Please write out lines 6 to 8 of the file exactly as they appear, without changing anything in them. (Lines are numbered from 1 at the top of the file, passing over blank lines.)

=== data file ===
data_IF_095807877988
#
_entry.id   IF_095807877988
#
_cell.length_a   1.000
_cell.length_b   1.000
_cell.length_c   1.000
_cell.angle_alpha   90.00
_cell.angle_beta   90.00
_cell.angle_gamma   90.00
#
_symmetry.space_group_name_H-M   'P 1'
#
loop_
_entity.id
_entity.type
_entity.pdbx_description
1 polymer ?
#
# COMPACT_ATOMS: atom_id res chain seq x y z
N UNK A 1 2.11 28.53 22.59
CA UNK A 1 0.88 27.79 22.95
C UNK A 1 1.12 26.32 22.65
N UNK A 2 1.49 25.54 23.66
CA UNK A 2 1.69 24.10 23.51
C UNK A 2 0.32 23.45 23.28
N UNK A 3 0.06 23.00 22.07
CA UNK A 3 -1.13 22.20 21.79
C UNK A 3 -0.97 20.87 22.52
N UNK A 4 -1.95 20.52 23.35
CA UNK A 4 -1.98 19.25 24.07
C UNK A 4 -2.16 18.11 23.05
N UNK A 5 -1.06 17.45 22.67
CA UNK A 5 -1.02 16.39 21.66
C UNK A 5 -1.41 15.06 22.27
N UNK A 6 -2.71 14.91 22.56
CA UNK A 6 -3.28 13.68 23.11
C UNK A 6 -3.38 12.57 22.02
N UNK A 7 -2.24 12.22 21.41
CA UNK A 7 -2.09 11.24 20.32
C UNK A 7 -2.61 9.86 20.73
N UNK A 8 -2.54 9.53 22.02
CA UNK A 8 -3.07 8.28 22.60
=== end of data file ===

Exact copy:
_cell.length_b   1.000
_cell.length_c   1.000
_cell.angle_alpha   90.00